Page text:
Two Experiments to Scale up the Product Owner/II

In our previous post “Challenges Adapting Product Roles when Growing” about that topic we have discussed common challenges of adapting the product roles and strategies during different stages of a company with the example of mySugr.

This post covers two experiments and some metrics to that we have used to address the adaptation of the product role.

Main Drivers

The general idea we are following is to align product roles with fields within the drivers of the business model and unbundling the layered structure into vertical teams. The main drivers are customer segments and partners which each require a very different approach of managing the  product. Each team will own end to end business objectives, e.g. making impact for a specific segment on the customer side, growing key partners with device integration or enabling medical experts to connect with patients. We expect that this will result in improved business level agility by shortening the feedback cycles, more focus and a clearer purpose for the teams doing the right thing, and motivation by creating an higher level of autonomy.

To test our hypothesis we will launch two experiments. First we will launch a small, autonomous team that explores a new segment using an lean approach with customer and product discovery tools. Second we will integrate the B2B business developer role as PO within a dedicated, cross functional team bypassing the PO – business stakeholder man in the middle.

How do we Measure Success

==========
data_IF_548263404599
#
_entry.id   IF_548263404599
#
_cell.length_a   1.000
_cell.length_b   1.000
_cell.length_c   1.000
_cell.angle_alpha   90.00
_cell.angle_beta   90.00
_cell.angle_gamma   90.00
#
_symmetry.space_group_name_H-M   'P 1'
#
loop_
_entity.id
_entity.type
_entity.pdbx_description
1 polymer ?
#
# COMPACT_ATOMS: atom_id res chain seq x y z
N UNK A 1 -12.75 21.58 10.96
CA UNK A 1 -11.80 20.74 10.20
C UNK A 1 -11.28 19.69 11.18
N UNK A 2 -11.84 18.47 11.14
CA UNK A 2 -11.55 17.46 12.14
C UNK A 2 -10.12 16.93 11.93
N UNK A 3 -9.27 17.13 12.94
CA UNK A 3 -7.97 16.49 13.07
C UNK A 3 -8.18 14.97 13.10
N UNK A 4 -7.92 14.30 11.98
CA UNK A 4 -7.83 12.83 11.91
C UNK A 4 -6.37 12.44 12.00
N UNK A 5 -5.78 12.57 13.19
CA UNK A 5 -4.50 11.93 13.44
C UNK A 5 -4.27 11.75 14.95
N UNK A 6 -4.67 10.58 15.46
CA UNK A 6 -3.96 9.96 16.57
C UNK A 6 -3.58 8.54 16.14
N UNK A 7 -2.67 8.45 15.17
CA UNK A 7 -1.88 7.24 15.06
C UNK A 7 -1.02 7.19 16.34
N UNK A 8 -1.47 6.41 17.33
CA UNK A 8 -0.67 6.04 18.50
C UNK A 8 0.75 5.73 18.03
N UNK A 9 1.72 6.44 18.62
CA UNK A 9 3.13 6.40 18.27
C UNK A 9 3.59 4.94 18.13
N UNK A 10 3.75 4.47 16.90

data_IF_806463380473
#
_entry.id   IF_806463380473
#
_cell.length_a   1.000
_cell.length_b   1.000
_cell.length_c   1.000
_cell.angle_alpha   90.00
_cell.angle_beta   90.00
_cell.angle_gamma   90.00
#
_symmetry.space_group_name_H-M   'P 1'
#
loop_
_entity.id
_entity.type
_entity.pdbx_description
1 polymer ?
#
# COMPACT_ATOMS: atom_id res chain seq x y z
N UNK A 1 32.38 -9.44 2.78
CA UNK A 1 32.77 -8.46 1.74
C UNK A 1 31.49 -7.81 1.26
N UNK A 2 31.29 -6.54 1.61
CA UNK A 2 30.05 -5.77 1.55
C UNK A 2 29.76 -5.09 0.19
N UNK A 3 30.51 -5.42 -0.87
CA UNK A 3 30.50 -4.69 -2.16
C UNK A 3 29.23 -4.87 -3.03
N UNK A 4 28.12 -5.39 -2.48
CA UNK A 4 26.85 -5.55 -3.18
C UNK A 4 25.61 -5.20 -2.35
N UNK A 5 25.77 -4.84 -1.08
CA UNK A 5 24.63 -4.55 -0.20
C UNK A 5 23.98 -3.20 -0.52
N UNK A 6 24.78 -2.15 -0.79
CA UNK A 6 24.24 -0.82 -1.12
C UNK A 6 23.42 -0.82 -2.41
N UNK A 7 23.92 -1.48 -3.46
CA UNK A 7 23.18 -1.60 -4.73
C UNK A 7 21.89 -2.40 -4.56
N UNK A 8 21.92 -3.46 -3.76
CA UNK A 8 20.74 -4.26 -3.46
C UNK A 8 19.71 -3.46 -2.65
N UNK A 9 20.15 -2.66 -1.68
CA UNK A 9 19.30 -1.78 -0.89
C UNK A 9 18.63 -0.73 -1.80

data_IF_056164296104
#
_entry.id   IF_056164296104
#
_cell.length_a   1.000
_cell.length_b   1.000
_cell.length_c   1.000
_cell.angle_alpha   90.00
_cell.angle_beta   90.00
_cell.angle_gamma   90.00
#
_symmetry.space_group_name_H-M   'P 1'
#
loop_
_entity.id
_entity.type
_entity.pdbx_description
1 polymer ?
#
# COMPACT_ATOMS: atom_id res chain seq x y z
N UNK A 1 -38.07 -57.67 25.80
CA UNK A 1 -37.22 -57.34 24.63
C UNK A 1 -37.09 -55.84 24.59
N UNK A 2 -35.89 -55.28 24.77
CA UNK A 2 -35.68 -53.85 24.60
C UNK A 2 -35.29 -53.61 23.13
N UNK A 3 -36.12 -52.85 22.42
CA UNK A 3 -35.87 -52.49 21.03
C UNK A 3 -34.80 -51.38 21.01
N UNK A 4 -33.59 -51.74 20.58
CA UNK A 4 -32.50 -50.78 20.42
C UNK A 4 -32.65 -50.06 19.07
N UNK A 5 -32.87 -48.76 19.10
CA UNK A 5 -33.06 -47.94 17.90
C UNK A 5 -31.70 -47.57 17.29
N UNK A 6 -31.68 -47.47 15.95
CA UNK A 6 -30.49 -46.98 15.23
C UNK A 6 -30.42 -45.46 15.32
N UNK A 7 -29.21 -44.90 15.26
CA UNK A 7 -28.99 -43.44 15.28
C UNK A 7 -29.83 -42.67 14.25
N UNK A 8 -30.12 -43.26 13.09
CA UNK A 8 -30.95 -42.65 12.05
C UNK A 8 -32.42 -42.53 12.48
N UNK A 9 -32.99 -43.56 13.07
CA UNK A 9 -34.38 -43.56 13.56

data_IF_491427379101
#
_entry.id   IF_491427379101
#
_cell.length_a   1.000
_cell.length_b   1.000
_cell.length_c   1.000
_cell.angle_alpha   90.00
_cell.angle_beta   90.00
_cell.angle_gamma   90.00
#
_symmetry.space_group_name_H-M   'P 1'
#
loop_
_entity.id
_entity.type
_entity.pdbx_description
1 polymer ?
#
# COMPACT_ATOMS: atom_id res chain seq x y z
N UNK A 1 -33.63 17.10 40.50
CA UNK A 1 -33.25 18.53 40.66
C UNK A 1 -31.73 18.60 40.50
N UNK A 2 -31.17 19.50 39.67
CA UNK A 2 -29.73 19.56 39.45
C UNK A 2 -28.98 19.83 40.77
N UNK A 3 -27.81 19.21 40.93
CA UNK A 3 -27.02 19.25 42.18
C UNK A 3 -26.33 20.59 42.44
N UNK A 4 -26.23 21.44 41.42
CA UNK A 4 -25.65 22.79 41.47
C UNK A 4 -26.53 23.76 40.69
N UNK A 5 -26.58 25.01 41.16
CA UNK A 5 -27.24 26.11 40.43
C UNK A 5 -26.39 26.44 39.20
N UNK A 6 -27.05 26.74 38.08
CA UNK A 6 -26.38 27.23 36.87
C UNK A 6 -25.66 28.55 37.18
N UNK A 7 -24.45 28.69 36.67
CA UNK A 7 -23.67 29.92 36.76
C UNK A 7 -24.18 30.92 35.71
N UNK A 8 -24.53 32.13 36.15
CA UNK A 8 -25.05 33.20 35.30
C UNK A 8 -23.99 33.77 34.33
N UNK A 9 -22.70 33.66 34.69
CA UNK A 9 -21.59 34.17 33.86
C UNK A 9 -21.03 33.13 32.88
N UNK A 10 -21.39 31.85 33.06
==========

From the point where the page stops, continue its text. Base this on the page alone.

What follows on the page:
We’ve created a baseline using a quick questionnaire that assesses the status for the following health factors for lean and agile product management:

  • Ownership of product strategy
  • Relationship to the development team
  • Customer and market focus
  • Use of product metrics and innovation accounting
  • Lean and agile process
  • Workload and mastery level
  • Level of trust in and around the role of product

and we expect that within the two experiments we will see at least the aspects of ownership of product strategy, relationship to the development team and customer focus will improve.

Lessons Learned

There are no perfect answers to the question how to organize. When scaling an organization new patterns will emerge inevitably and what worked in the past of a company may not work in future. Having a continuous adaptation process in place is more important than trying to find the perfect structure. This makes the capability of experimenting even more important than striving for the perfect solution.

The structure of the product organization needs to match business objectives. Good products create value for customers and the business model of the company. Deciding the tradeoffs that need to be made and navigating the tension between the two perspectives is an essential part of the product process. The product organization needs to be designed to support this decision making process.

We have observed the pattern of a centralized PO role in many cases and if this creates the described problems to us the solution is clear: level up the skillset and empower the product owner role so that the product decisions are made within a context of small autonomous teams having the maximum of knowledge available. Plus having a flight level 3 product Kanban system and product OKR in place to provide an inspect and adapt loop for the whole product group which will be a topic for an upcoming post.

 

Photo Credit: Erich Ferdinand, Flickr Creative Commoms (https://creativecommons.org/licenses/by/2.0/)